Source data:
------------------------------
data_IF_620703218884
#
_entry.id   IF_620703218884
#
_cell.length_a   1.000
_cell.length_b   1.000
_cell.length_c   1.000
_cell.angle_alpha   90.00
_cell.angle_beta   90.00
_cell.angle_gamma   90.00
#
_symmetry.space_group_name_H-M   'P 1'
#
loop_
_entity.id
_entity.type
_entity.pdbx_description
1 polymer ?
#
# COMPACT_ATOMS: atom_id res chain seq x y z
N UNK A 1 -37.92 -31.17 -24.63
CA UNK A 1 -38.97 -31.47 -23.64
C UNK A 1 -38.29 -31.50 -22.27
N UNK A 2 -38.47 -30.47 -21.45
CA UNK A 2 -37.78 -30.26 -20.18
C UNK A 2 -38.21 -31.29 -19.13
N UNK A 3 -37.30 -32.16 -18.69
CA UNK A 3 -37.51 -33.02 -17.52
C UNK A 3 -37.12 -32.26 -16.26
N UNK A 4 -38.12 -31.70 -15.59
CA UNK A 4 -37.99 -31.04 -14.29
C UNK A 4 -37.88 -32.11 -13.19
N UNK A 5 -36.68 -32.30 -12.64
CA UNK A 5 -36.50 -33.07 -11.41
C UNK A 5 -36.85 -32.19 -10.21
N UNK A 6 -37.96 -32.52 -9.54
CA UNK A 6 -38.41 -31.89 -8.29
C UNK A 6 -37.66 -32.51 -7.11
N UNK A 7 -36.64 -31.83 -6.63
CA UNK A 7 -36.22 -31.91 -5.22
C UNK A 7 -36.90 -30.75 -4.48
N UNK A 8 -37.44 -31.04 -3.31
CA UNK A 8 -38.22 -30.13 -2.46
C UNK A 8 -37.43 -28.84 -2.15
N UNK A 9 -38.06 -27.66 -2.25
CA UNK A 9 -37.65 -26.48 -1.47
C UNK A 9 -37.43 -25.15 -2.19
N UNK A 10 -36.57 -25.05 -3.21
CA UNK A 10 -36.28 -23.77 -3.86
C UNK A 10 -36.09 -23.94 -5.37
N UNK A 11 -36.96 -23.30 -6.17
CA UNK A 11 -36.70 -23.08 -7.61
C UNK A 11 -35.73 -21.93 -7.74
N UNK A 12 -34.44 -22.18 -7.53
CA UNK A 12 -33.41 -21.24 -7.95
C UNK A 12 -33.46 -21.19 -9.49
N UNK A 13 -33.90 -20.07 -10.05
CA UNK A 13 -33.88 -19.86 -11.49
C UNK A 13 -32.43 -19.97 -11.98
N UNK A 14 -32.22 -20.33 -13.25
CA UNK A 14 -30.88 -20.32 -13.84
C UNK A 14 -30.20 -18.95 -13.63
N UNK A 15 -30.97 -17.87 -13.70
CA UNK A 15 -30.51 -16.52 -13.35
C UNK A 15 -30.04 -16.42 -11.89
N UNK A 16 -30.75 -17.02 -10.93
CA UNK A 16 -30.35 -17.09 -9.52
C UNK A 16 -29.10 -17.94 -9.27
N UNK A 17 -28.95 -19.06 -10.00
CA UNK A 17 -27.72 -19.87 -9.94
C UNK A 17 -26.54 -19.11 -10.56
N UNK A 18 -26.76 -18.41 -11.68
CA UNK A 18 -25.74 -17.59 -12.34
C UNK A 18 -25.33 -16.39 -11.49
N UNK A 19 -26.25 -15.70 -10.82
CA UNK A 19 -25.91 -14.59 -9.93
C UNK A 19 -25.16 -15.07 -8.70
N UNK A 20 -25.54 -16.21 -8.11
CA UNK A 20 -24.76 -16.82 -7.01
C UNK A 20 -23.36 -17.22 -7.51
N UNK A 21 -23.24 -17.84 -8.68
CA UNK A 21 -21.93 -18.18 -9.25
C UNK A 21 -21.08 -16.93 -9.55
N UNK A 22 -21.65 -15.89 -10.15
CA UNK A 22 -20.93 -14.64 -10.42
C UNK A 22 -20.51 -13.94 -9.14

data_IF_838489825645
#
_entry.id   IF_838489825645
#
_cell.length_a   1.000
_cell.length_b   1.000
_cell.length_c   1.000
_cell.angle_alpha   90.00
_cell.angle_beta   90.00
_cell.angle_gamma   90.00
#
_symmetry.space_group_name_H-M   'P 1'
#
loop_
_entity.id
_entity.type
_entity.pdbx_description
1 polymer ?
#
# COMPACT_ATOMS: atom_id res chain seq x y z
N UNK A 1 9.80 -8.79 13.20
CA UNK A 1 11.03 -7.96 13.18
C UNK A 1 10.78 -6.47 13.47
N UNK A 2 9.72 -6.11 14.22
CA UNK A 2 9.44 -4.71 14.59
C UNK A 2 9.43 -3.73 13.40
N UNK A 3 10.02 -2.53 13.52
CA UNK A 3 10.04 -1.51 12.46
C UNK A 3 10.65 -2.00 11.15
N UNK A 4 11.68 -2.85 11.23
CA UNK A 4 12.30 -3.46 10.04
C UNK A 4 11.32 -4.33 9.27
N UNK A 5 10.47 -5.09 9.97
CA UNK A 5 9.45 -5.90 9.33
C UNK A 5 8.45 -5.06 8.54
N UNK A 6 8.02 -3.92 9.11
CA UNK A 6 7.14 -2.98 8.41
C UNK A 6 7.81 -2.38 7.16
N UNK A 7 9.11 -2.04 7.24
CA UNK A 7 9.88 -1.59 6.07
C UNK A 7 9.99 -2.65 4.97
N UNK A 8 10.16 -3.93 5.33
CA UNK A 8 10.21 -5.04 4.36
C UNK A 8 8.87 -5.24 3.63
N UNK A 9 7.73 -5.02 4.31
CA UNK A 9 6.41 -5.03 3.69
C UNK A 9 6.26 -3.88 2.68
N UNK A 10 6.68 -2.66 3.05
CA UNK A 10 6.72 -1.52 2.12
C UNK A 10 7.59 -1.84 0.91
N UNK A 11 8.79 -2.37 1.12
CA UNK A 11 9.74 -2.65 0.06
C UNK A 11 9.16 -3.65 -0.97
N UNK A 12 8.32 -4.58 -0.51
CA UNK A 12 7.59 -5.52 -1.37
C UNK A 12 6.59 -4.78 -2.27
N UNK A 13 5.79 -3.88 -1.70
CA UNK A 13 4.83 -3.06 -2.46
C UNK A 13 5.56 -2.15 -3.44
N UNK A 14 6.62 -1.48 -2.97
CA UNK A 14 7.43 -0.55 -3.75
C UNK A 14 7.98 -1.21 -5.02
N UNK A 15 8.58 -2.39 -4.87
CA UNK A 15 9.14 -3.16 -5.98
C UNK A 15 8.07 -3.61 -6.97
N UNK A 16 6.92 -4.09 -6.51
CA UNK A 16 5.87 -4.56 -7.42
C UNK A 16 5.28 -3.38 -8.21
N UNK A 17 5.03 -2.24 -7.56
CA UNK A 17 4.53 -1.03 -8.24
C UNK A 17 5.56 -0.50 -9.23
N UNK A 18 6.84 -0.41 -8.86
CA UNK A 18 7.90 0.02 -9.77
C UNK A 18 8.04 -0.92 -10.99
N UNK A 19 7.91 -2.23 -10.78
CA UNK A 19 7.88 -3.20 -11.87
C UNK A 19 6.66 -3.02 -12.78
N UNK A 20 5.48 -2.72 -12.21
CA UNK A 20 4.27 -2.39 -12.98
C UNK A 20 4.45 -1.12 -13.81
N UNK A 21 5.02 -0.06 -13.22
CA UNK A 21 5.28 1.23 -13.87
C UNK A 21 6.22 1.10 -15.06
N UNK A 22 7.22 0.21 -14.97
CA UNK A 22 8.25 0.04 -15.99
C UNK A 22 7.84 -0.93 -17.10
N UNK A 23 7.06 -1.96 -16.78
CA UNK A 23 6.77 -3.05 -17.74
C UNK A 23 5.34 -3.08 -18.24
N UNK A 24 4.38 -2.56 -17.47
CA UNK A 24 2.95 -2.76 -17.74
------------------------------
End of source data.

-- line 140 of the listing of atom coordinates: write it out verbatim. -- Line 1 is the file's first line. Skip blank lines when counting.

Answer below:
N UNK A 12 8.32 -4.58 -0.51